The Dow Jones Industrial Average closed down more than 1,000 points Monday — the worst one-day performance in two years for the blue-chip index, as fears increased over the global economic shock of coronavirus.
The Dow closed down 1,031 points, or 3.5%, while the S&P 500 and the Nasdaq each slid by similar percentages.
The market selloff came amid a significant uptick in reported cases of the disease in Europe, pushing investors to unload stocks and buy up safe-haven assets such as gold, which hit a seven-year high.
The virus has already undercut the travel industry, shuttered factories in several countries and slammed luxury goods retailers, casino operators and tech companies. But Monday’s market reaction signaled concern that stricter methods to control the spread of the virus would further throttle global supply chains.
In other Chicago-area business news:
The interim CEO of Cook County’s health department is making changes amid financial pressures and a proposal that would shift control of the health system from its independent board back to County President Toni Preckwinkle and the county’s board of commissioners.
Crain’s learned Monday that the health system’s CFO has left after about five years in the role, and the health system’s CEO has hired an outside consultancy to review the health system’s 2020 budget and develop new financial strategies.
With a $2.8 billion budget, Cook County Health is one of the largest public health systems in the nation, operating Stroger and Provident hospitals as well as clinics across the county.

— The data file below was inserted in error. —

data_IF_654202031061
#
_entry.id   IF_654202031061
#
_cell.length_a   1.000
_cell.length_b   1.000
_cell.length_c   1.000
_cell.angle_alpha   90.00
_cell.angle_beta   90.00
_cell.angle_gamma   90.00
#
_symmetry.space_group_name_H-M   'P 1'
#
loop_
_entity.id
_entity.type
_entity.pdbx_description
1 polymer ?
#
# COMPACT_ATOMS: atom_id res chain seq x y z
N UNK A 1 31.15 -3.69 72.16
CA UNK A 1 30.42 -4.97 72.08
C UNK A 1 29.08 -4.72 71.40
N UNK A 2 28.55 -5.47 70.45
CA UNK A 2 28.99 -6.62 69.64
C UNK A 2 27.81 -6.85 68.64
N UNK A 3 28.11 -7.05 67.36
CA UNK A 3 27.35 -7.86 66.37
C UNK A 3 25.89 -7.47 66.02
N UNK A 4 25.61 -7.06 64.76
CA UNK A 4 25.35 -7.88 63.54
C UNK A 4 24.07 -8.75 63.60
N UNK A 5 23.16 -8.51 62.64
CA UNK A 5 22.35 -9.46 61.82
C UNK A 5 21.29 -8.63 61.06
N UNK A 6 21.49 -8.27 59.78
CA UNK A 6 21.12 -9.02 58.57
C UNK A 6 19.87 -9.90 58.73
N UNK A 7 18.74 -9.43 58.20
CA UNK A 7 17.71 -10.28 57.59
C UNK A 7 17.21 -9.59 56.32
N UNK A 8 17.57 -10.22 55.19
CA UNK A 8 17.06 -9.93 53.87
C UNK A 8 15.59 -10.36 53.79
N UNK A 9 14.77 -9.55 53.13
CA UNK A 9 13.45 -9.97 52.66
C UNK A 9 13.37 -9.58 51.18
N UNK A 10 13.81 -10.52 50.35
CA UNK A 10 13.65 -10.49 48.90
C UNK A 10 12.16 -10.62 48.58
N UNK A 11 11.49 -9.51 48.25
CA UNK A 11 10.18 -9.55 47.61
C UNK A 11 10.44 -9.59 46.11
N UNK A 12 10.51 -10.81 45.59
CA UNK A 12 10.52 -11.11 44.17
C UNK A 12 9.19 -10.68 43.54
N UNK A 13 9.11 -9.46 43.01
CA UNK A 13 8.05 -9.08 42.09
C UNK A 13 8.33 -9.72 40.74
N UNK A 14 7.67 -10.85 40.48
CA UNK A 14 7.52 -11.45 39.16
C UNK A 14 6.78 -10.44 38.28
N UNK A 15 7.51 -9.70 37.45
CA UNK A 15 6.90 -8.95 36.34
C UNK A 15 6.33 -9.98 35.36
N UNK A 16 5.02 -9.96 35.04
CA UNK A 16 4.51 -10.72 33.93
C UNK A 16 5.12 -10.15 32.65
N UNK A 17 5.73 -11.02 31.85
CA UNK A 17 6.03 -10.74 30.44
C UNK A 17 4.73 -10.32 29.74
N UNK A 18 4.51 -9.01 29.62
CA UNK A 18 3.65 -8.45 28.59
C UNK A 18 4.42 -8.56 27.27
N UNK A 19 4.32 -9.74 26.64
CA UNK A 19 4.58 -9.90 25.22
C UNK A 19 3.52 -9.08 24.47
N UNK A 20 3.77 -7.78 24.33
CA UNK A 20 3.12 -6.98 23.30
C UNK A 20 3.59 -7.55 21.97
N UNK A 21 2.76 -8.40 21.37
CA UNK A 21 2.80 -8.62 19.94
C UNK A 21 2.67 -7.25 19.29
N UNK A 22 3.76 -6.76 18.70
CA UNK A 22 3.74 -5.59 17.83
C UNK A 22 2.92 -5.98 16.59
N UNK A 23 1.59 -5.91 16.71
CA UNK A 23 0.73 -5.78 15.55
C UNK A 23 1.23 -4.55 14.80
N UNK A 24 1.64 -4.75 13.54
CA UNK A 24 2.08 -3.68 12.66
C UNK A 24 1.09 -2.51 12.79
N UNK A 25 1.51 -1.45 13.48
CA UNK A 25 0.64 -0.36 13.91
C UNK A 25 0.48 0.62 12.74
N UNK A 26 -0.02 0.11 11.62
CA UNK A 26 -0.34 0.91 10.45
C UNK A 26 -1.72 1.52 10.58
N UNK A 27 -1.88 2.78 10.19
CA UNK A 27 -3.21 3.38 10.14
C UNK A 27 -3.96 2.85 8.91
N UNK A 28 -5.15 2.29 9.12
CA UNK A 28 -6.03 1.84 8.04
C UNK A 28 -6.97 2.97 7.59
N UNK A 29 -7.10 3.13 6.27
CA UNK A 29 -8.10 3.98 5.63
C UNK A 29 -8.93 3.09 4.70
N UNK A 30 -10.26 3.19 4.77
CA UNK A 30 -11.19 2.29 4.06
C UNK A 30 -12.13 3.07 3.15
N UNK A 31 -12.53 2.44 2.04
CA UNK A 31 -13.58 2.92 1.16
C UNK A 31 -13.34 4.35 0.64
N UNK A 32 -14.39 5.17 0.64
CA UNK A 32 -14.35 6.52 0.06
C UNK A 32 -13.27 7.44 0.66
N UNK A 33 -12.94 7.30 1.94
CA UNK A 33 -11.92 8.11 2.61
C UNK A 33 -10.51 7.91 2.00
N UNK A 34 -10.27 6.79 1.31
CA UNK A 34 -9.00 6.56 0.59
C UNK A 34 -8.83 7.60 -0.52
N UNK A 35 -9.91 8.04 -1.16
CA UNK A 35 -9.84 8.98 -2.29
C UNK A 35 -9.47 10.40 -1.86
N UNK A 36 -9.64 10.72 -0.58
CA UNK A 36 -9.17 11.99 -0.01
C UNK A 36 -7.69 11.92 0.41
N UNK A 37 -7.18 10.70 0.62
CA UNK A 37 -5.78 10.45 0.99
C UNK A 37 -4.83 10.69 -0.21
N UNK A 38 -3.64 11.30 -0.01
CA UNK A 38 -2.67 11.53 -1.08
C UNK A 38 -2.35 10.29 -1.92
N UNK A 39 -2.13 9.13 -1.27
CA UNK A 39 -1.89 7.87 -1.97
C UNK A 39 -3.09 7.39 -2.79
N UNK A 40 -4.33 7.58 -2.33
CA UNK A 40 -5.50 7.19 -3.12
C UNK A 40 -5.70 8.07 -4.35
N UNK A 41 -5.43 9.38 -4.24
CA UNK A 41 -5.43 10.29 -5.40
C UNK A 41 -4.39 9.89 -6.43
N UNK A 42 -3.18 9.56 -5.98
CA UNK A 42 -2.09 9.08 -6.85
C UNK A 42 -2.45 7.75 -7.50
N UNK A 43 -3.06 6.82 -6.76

And finally, Target Corporation plans to open a massive warehouse in the Little Village neighborhood, cutting a deal to occupy a controversial development underway on the former Crawford Power Plant site.
The Minneapolis-based mega-retailer has signed a lease with the developer of Exchange 55, a $100 million industrial project at 3501 S. Pulaski Road. The project just north of Interstate 55 attracted vocal opposition when the developer sought the city’s approval for it in 2018, with critics saying it would generate too much truck traffic and pollution.
Target’s plans to create a giant distribution center at the Little Village location highlights the seemingly insatiable appetite among e-commerce companies and logistics firms for warehouses. Most of the action is in the suburbs, but demand is also booming for so-called “last mile” locations in the city.
Last year, Target signed a lease for a 1.2 million-square-foot distribution center—that’s 21 football fields—in Joliet, the largest Chicago-area industrial deal of 2019.
Crain’s Headlines is a joint production between WTTW and Crain’s Chicago Business. It airs every Monday through Thursday on the WTTW News program “Chicago Tonight.”